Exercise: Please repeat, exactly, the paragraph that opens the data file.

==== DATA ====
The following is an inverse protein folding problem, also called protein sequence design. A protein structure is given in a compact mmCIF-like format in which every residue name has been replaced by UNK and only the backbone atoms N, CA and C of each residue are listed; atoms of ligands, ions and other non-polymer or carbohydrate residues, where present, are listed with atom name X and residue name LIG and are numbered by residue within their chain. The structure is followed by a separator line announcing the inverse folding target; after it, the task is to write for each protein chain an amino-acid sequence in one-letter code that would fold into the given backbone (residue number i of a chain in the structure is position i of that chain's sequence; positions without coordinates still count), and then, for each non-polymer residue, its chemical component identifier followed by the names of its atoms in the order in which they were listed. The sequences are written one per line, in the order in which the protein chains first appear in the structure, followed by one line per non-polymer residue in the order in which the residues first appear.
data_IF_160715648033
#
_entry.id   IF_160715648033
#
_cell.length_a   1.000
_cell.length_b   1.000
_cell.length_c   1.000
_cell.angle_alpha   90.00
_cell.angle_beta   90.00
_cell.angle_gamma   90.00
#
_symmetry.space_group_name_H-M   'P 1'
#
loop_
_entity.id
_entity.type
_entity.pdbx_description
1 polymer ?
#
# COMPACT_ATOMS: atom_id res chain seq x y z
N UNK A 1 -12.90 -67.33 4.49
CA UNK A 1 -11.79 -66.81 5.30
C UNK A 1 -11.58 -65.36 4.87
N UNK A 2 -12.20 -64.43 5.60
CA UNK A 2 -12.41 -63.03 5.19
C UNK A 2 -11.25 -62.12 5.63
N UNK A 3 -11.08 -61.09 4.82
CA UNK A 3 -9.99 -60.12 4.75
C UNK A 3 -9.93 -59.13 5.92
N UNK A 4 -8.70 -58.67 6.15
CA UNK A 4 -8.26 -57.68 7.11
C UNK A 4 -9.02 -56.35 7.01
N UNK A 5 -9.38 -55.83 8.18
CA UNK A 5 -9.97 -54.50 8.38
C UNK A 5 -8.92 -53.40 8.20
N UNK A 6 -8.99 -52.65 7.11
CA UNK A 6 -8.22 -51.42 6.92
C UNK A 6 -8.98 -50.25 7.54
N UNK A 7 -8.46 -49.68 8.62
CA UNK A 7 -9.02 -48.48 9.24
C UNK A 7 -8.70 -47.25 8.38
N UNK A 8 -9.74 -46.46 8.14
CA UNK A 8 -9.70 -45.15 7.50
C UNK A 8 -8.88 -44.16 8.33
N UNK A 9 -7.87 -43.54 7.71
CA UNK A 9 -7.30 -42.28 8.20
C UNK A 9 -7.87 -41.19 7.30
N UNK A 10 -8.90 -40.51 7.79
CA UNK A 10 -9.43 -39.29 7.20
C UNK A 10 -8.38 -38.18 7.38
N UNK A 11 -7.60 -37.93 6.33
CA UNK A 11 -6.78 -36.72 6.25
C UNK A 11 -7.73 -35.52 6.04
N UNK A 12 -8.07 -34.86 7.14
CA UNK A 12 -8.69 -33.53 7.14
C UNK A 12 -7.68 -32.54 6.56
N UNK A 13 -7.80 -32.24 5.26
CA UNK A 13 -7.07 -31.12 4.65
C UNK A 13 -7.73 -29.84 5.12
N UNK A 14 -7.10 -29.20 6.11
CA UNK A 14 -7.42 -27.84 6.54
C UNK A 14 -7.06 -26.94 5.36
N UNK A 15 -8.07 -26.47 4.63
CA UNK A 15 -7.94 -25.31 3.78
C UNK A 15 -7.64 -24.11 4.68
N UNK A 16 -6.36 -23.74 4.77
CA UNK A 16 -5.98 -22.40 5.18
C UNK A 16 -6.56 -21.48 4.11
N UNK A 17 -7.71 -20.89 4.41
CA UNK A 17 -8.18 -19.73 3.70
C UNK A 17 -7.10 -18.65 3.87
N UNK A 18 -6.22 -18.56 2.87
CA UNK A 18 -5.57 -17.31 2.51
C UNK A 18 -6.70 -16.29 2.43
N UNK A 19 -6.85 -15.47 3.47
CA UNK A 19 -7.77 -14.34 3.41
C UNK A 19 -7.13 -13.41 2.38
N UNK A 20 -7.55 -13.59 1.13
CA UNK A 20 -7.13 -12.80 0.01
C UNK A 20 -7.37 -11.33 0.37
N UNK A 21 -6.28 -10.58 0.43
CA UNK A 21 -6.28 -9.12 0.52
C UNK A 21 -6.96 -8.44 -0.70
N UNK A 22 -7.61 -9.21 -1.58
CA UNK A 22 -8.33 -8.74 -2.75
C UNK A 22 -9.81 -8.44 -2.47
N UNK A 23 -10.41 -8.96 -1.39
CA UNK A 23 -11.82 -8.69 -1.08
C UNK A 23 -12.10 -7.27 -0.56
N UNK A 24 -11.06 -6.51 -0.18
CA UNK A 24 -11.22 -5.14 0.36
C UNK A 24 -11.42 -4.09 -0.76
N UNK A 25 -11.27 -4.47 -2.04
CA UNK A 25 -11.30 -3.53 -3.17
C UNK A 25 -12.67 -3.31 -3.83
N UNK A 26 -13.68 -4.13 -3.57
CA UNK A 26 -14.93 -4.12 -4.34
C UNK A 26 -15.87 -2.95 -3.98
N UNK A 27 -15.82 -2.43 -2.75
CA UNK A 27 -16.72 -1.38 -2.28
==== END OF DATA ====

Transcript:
The following is an inverse protein folding problem, also called protein sequence design. A protein structure is given in a compact mmCIF-like format in which every residue name has been replaced by UNK and only the backbone atoms N, CA and C of each residue are listed; atoms of ligands, ions and other non-polymer or carbohydrate residues, where present, are listed with atom name X and residue name LIG and are numbered by residue within their chain. The structure is followed by a separator line announcing the inverse folding target; after it, the task is to write for each protein chain an amino-acid sequence in one-letter code that would fold into the given backbone (residue number i of a chain in the structure is position i of that chain's sequence; positions without coordinates still count), and then, for each non-polymer residue, its chemical component identifier followed by the names of its atoms in the order in which they were listed. The sequences are written one per line, in the order in which the protein chains first appear in the structure, followed by one line per non-polymer residue in the order in which the residues first appear.